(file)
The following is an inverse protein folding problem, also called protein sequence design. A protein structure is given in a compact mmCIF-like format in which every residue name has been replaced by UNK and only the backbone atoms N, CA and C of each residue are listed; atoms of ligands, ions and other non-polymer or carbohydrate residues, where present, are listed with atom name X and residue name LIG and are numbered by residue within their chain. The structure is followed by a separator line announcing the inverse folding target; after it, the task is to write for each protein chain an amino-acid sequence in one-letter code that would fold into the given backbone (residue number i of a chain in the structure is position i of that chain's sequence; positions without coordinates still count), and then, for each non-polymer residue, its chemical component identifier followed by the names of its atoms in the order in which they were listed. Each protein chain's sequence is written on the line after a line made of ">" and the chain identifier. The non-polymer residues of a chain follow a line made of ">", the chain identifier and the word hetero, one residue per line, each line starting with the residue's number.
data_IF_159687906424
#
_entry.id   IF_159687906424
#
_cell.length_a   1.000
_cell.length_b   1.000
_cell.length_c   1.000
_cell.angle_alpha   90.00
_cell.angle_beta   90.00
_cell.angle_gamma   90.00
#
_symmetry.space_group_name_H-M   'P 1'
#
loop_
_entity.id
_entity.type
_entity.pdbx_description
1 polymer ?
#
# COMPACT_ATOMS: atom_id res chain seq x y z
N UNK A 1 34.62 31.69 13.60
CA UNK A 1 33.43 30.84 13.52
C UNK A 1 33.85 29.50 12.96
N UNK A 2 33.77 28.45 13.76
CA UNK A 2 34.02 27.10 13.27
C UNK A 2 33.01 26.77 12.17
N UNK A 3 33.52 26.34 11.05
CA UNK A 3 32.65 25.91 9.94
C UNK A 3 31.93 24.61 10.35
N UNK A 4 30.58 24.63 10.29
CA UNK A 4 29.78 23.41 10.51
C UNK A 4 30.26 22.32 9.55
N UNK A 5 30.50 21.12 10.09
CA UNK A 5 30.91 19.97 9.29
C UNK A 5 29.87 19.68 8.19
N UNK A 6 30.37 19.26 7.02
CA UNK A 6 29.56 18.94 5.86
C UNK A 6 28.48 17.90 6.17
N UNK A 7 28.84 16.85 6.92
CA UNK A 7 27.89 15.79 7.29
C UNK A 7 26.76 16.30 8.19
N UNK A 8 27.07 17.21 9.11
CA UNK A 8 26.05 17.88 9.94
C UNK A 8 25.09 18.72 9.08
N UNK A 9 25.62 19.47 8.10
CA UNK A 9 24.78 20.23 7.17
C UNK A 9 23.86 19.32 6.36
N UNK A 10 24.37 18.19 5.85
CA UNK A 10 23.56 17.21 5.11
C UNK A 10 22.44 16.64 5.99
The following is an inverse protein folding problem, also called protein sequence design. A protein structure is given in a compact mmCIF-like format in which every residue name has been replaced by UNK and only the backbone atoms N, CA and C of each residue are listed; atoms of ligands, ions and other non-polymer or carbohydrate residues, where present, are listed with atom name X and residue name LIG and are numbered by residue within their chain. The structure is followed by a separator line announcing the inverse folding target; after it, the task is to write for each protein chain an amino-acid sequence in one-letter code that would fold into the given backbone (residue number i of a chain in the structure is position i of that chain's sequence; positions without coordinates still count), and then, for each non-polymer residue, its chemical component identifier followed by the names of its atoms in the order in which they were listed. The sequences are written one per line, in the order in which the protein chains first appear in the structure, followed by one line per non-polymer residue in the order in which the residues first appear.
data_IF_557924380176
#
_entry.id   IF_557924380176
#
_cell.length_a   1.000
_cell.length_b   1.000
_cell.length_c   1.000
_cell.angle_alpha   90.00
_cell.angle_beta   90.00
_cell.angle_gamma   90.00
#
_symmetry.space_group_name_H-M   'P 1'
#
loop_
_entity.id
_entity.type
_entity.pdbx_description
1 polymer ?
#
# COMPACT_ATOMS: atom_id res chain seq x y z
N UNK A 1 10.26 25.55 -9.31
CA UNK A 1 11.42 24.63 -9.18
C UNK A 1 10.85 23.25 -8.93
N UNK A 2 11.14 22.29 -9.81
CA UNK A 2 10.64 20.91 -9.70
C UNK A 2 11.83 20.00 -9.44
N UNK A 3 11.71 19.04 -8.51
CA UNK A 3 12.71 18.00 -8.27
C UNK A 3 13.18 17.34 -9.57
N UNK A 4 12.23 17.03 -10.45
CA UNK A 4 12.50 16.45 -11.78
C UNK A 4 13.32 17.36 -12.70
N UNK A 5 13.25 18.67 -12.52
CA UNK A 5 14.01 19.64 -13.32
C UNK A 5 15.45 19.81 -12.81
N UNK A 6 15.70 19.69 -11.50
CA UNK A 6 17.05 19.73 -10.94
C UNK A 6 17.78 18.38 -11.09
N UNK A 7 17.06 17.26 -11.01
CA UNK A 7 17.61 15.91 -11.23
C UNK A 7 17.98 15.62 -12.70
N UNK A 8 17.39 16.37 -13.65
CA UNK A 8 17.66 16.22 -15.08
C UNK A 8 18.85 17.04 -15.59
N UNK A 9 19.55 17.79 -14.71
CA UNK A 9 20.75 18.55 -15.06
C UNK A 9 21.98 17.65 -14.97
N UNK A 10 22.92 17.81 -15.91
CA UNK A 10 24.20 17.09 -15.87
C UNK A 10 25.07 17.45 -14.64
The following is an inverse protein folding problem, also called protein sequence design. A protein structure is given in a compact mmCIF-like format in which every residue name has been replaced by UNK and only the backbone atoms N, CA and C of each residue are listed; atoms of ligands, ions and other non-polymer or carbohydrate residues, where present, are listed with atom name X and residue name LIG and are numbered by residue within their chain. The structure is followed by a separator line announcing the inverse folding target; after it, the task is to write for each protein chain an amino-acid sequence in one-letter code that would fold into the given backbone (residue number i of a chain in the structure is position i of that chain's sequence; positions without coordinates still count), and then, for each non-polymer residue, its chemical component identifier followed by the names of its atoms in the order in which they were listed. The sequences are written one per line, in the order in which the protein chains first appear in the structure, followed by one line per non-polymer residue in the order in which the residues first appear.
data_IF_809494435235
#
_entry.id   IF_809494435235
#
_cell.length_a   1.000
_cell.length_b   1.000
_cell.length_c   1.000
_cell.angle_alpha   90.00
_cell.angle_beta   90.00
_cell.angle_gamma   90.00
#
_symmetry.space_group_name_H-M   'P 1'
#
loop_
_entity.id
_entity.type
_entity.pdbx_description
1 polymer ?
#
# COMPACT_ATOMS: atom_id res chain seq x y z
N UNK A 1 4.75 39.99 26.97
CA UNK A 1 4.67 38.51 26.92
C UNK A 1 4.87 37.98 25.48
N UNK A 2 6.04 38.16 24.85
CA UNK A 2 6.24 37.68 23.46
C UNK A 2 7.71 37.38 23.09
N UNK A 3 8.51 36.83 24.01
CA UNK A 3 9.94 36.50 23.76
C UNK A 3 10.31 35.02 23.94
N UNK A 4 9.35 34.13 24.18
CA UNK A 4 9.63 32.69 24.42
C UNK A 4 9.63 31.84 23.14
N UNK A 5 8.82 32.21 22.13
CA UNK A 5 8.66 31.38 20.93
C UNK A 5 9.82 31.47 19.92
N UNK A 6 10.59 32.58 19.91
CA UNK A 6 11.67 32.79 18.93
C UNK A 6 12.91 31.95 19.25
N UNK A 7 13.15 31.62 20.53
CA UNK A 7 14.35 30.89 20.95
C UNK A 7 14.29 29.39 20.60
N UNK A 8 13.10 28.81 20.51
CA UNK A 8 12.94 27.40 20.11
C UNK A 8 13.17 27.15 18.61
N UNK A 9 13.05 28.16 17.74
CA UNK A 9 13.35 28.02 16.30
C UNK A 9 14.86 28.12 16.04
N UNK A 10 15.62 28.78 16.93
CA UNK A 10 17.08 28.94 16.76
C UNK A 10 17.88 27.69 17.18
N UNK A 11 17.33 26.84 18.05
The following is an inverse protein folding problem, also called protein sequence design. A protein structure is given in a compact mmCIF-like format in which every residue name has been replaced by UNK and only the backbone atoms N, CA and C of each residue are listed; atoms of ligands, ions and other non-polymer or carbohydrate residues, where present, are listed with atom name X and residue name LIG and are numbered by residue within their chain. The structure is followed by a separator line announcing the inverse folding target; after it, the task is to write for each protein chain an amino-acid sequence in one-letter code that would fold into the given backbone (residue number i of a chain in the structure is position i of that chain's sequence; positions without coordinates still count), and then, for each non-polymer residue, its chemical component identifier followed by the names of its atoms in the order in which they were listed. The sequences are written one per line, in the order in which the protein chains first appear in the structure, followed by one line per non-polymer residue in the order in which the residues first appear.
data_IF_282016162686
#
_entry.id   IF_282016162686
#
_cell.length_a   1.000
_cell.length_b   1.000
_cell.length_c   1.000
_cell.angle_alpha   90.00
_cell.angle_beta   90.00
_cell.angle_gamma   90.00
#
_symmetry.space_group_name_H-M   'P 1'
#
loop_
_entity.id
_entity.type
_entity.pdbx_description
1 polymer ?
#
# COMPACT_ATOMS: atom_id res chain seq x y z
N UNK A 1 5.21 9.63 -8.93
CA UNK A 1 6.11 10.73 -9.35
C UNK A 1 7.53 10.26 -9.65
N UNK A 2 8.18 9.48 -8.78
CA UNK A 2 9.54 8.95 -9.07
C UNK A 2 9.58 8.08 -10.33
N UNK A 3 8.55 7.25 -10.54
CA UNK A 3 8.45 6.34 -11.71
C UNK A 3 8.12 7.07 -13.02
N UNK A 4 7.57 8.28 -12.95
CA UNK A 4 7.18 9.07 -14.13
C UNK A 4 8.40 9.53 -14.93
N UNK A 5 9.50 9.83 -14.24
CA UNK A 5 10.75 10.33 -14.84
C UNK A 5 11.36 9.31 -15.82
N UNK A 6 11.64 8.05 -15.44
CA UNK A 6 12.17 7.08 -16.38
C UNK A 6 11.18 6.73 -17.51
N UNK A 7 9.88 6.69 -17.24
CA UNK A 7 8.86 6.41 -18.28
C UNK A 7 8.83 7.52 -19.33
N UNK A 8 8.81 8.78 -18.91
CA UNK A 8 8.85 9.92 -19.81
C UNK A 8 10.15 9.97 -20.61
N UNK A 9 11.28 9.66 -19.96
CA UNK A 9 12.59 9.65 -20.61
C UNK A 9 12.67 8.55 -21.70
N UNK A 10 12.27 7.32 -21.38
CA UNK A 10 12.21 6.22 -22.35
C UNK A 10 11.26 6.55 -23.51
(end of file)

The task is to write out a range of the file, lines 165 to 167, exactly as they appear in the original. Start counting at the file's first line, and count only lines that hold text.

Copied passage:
_cell.angle_gamma   90.00
#
_symmetry.space_group_name_H-M   'P 1'